The BSE department is the home of several engineering design teams that compete in one of several National Student Design Competitions through the American Society of Agricultural and Biological Engineers (ASABE). The Quarter-Scale Tractor Team designs and builds a small-scale tractor judged by industry experts and put to the test in performance events against other national and international university teams. The Robotics Student Design Competition allows students to develop skills in robotic systems, electronics, and sensing technologies by simulating a fully autonomous robotic solution to a common agricultural process.
Many BSE students participate in or hold leadership positions in other engineering design competition teams, such as: Formula SAE, SAE Clean Snowmobile, ASCE Concrete Canoe, Human Powered Vehicle Challenge, Collegiate Wind Power Competition, Baja Team, and UW Hybrid.
Internships are an excellent way for students to ground what they have learned in practical applications. Students also participate in co-operative (co-op) education programs where they earn full-time salaries while working for a company. The program supports students in finding co-ops and internships and provides flexibility in class plans for opportunities that occur during fall or spring semesters. Students learn of pre-professional internships through on-campus career fairs—primarily by those hosted by the CoE and CALS—and through regular email announcements. Students also have opportunities to intern with professors performing research over the summer. Although not a program requirement, school credit may be earned for internships.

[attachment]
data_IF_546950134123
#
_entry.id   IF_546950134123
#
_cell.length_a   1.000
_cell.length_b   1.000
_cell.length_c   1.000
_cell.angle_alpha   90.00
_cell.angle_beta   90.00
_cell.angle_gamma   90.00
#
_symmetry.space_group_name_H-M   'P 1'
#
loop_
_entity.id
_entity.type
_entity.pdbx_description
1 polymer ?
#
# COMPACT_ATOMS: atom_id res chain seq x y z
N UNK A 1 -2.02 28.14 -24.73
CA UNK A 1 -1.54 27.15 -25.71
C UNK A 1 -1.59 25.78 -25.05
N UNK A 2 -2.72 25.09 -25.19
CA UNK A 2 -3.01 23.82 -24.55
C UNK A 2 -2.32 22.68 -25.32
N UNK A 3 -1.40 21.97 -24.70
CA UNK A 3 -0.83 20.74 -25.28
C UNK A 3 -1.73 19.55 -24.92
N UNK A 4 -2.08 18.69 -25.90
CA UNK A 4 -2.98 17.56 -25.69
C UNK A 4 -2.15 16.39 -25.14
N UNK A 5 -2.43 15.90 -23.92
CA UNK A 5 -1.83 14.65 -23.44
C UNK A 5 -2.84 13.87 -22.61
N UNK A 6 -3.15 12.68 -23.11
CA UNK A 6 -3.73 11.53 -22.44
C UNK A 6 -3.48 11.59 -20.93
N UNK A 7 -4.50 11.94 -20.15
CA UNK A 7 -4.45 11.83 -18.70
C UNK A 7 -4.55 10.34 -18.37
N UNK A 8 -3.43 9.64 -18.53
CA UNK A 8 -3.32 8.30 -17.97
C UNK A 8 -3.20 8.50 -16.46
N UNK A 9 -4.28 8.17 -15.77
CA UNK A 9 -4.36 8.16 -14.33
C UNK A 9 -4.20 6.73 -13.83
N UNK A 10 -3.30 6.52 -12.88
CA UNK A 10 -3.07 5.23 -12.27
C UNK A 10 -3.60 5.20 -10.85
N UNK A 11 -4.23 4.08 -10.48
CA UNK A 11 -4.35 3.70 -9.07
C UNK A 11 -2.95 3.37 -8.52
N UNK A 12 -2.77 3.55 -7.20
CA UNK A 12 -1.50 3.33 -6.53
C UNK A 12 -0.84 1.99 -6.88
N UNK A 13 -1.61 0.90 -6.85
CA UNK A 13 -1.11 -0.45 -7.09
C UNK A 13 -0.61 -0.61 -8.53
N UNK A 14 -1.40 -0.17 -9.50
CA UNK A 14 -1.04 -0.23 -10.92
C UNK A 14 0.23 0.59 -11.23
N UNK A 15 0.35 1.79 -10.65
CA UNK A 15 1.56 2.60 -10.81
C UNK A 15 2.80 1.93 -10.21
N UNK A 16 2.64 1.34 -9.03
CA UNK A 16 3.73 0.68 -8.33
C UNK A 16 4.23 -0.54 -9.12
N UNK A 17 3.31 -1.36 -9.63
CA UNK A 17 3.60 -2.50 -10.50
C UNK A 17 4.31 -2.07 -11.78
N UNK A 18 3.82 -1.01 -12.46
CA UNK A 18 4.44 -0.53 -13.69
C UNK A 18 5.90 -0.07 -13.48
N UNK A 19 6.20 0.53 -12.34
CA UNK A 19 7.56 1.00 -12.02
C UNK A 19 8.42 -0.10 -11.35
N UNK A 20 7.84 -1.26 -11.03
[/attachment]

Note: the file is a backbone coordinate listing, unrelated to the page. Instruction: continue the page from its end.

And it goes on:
Many professors in BSE and across campus provide opportunities for students to gain hands-on experience in research labs. Undergraduate researchers learn how knowledge is constructed, gain independence, and increase their self-confidence. These benefits are an advantage in any career path. BSE students are sought out by research groups across campus and governmental agencies because of their unique research experiences.
The program supports study abroad and international experiences with flexible scheduling. In addition to study abroad programs and internships, students can volunteer with student organizations like Engineers Without Borders. Students can choose to fulfill their International Studies requirement with an appropriate study abroad course.
COMMUNITY ENGAGEMENT AND VOLUNTEERING
BSE students participate in campus-wide volunteer programs like Badger Volunteers, offering their expertise in education, sustainability, and public health to support community organizations. In addition, BSE students volunteer through student organizations to work on special projects related to engineering. Past projects included the fabrication of bioreactors for communities in Uganda or Habitat for Humanity projects in Madison, WI.
Students in the College of Agricultural and Life Sciences receive more than $1.25 million in scholarships annually from a standard application.
Each year dozens of outstanding Biological Systems Engineering students are awarded scholarships from funds designated exclusively for this major. These funds seek to support students based on many different criteria such as financial need, specific academic interests, extracurricular involvement, and academic success.
BSE students have full access to the resources of both the College of Agricultural and Life Sciences and the College of Engineering, including Career Services, Study Abroad programs, access to specialized engineering software, and computer labs.
The Biological Systems Engineering Shop provides students hands-on experience with machining equipment commonly used in industry. Students can learn machining and metal fabrication techniques, as well as woodworking skills, and improve their understanding of design and assembly processes. Training and support are available for all skill levels. In addition, BSE students have access to all College of Engineering fabrication shops and the UW Makerspace.
Other resources in the Agricultural Engineering Building include a dedicated student computer lab and a student lounge available for group study or individual work. Department-wide social events are also held here.
Accredited by the Engineering Accreditation Commission of ABET, http://www.abet.org.
Note: Undergraduate Program Educational Objectives and Student Outcomes are made publicly available at the Departmental website. (In this Guide, the program's Student Outcomes are designated by our campus as "Learning Outcomes.")